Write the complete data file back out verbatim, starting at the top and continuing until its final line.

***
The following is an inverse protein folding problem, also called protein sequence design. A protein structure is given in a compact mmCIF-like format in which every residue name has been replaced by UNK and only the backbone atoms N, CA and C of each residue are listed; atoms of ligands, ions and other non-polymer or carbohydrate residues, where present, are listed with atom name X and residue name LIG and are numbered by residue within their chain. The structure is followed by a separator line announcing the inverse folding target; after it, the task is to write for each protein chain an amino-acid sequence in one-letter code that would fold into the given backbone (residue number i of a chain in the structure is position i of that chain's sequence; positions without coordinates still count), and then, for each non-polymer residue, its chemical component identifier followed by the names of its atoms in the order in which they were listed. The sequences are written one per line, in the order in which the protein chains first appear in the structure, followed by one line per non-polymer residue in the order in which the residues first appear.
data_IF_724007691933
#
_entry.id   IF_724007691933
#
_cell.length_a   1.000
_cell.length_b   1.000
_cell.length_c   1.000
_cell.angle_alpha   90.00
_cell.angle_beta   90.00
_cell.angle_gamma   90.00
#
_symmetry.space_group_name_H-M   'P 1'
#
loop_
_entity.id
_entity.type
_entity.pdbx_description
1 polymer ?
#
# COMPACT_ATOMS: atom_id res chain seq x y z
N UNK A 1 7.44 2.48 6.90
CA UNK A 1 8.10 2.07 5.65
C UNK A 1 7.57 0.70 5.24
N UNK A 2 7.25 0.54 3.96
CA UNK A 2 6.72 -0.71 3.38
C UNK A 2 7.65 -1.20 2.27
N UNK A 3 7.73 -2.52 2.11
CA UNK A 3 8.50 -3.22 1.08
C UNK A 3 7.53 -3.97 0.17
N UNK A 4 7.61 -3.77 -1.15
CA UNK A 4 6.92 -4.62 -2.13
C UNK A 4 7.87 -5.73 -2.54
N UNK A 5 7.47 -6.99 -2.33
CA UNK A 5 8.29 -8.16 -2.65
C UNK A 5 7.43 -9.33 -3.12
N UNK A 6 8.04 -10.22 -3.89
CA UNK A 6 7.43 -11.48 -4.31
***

The following is an inverse protein folding problem, also called protein sequence design. A protein structure is given in a compact mmCIF-like format in which every residue name has been replaced by UNK and only the backbone atoms N, CA and C of each residue are listed; atoms of ligands, ions and other non-polymer or carbohydrate residues, where present, are listed with atom name X and residue name LIG and are numbered by residue within their chain. The structure is followed by a separator line announcing the inverse folding target; after it, the task is to write for each protein chain an amino-acid sequence in one-letter code that would fold into the given backbone (residue number i of a chain in the structure is position i of that chain's sequence; positions without coordinates still count), and then, for each non-polymer residue, its chemical component identifier followed by the names of its atoms in the order in which they were listed. The sequences are written one per line, in the order in which the protein chains first appear in the structure, followed by one line per non-polymer residue in the order in which the residues first appear.
data_IF_724007691933
#
_entry.id   IF_724007691933
#
_cell.length_a   1.000
_cell.length_b   1.000
_cell.length_c   1.000
_cell.angle_alpha   90.00
_cell.angle_beta   90.00
_cell.angle_gamma   90.00
#
_symmetry.space_group_name_H-M   'P 1'
#
loop_
_entity.id
_entity.type
_entity.pdbx_description
1 polymer ?
#
# COMPACT_ATOMS: atom_id res chain seq x y z
N UNK A 1 7.44 2.48 6.90
CA UNK A 1 8.10 2.07 5.65
C UNK A 1 7.57 0.70 5.24
N UNK A 2 7.25 0.54 3.96
CA UNK A 2 6.72 -0.71 3.38
C UNK A 2 7.65 -1.20 2.27
N UNK A 3 7.73 -2.52 2.11
CA UNK A 3 8.50 -3.22 1.08
C UNK A 3 7.53 -3.97 0.17
N UNK A 4 7.61 -3.77 -1.15
CA UNK A 4 6.92 -4.62 -2.13
C UNK A 4 7.87 -5.73 -2.54
N UNK A 5 7.47 -6.99 -2.33
CA UNK A 5 8.29 -8.16 -2.65
C UNK A 5 7.43 -9.33 -3.12
N UNK A 6 8.04 -10.22 -3.89
CA UNK A 6 7.43 -11.48 -4.31